While it is not the matter on the Adjournment, given the fact that the Minister had knowledge of both Departments, perhaps he can give his view on the matter I mentioned earlier, which is the greatest failure to have joined-up thinking. Can the Minister look into the ability of the organ donor co-ordinators to ask the driving licence authority whether the person had ticked the box? The decision is so traumatic that the fact that people know for certain that it was the wish of the loved one would make all the difference. I have an organ donor card in my wallet, as I am sure the Minister has, but this must be found for health care staff to know about it, unless it was discussed in advance.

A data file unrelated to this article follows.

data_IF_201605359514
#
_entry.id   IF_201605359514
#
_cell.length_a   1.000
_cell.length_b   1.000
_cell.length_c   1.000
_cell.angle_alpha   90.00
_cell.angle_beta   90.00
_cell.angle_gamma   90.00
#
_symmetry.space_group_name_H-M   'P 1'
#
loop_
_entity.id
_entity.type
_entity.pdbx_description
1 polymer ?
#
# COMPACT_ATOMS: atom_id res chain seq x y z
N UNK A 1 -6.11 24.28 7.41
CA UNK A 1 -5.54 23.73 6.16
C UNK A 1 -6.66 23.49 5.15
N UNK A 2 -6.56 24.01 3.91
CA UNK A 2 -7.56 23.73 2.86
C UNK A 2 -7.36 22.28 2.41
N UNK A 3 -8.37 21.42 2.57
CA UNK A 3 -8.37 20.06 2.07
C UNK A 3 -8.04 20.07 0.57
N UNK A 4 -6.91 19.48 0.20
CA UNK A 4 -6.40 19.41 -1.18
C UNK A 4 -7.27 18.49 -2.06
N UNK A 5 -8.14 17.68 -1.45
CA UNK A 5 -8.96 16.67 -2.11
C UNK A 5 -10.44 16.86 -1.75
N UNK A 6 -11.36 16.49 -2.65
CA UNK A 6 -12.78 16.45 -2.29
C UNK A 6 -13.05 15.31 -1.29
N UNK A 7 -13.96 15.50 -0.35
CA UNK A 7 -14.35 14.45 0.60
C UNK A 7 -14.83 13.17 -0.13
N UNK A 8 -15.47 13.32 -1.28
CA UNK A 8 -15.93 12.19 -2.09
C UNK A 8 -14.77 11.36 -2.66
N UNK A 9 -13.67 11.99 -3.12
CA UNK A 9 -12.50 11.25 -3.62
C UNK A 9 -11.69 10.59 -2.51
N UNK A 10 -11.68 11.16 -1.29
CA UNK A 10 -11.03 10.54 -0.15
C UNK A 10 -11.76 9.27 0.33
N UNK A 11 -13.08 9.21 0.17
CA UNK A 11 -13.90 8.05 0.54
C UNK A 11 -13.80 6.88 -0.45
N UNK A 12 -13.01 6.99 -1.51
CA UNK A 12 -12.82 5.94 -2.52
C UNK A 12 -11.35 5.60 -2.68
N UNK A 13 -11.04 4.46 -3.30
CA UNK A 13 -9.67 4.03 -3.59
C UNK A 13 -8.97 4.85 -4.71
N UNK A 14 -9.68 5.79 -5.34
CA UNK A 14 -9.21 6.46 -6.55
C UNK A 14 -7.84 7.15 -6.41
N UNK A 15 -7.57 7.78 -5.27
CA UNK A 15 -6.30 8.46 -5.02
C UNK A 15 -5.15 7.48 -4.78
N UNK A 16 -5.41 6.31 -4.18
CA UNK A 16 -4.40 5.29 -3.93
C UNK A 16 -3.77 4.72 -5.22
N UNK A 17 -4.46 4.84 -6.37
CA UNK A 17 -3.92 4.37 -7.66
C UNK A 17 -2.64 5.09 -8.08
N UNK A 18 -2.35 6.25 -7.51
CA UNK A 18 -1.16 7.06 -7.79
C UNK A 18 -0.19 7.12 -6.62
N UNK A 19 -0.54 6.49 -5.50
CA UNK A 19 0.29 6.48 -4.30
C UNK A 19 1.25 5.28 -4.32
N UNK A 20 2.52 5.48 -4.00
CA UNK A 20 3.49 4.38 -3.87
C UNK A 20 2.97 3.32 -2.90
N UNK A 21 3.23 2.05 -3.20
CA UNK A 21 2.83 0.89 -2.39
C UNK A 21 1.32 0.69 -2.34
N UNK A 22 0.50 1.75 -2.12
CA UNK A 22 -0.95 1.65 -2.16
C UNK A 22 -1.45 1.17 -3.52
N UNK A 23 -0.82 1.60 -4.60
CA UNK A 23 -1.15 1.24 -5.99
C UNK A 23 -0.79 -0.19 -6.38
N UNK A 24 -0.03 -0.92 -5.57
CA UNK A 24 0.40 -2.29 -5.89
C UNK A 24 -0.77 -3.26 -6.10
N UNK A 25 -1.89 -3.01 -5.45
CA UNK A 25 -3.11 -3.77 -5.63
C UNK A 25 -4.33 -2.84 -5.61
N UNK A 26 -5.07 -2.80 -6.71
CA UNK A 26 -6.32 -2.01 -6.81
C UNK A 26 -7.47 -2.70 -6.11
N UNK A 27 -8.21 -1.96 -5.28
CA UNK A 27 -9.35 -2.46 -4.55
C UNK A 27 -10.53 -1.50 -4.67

Minister Varadkar:I had some conversations with my predecessor, when he was Minister for Health, but the issue we discussed was the symbol to appear on the new driving licence. For various reasons, mostly regulatory, we agreed that if someone agrees to donate organs it is reflected in a code on the driving licence. What Senator Daly says makes a lot of sense to me. I am due to meet the organ donation team in the new year and it is something I will put on the agenda for discussion. I imagine there are data protection issues but they could be dealt with because the person, when renewing a licence, could consent to the information being included on a registry. That would be the easiest for transplant nurses in hospitals to have the information online and have access to it. It is a good idea and I will follow up on it.